Frisbees are a lot of fun for families to play with, but a few years ago Aerobie burst (flew) onto the scene. It’s a supercharged frisbee that will have you doing more incredible mid-air stunts and manoeuvres than you thought possible.
Its super aerodynamic design means it flies fast and far, yet is relatively easy to catch (if you’re in its flight path) without the pain associated with a solid plastic disc if you catch it wrong.
Ideal for use in large open spaces such as parks and beaches.
2. Air Hockey
Many parents will think of air hockey with a happy nostalgic sigh, while kids will love the simple, addictive concept. It’s now possible to buy mini air hockey sets and recreate the excitement of slamming that disc into your opponent’s goal.
Great family fun as you have to describe a myriad of words to your team without using particular words printed on the cards, “rhymes with” or “sounds like”.
Some of the words and phrases might not work with younger children, but you could always adapt the game to allow a parent to help youngsters or allow them to pass words they don’t know.
Backgammon is one of those games that everyone knows about but not everyone knows how to play. Maybe it’s a bit like Marmite — you either love it or hate it — but it’s definitely worth learning how to play. It’s quite simple to understand but has a good mix of strategy and luck.
Whether you play with paper and pencils or decide to buy one of the modern versions, Battleships is a classic game that’s definitely worth introducing to your kids.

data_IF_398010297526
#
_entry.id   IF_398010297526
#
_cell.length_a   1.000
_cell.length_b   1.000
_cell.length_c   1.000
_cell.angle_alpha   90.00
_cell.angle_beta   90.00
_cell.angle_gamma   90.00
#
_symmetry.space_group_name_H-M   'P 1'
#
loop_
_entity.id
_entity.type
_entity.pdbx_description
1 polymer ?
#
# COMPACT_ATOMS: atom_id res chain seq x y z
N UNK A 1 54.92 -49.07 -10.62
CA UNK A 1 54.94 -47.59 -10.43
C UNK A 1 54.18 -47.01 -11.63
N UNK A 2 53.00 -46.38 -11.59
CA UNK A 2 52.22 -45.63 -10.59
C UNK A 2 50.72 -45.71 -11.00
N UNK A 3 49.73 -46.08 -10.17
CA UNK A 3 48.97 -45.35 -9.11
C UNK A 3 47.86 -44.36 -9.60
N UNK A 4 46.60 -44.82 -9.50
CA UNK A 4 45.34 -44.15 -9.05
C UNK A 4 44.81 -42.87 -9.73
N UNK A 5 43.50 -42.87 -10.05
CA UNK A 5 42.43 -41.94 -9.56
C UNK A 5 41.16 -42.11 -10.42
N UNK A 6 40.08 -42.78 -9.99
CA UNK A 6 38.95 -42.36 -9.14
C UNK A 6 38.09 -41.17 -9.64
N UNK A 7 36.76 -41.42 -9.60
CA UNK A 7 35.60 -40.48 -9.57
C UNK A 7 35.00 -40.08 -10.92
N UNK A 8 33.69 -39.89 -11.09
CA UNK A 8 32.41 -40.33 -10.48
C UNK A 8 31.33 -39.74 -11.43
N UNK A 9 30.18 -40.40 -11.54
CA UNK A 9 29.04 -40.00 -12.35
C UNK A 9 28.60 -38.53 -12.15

6. Beat The Black Ball
Sadly this game doesn’t seem to be manufactured any more. Picture a plastic cross with a huge funnel sticking out from the centre. One player sets a large black ball spinning in the funnel, then four players attempt to be the last person to release their marble before the black ball drops through the funnel’s spout and into the chute below.
It’s a very simple game but strangely addictive.
A great strategy game that’s easy to learn but hard to master. Players take turns placing pieces on their board, each starting from their corner. Each new piece must touch at least one other piece of the same color, but only at the corners. The goal is to get rid of all your pieces. The game ends when all players are blocked from laying down any more of their pieces, then the player with least number of squares wins.
8. Blow Football
Popular in the UK, blow football tends to be an impromptu game using drinking straws, ping pong balls and something to represent goals, but various boxed versions are also available. It can be played with two people — one on each side — or by multiple people.
Boggle is a classic wordsearch style game. It consists of 16 cubes with various letters printed on them, which are then shaken up and allowed to fall in a random formation on a 4×4 grid. Players then seek to find the most words in a given time. It’s a great educational game and remains a challenge for the whole family.
10. Bop It
Bop It, and its successors, are popular, noisy handheld toys which encourage hand-eye coordination and are a lot of fun to play. They can be played solo or in various ‘pass it’ modes allowing two or more people to join in. The concept — to correctly follow spoken or sound effect instructions by pulling, twisting or otherwise manipulating the “Bop It” — sounds simple but can be surprisingly fiendish.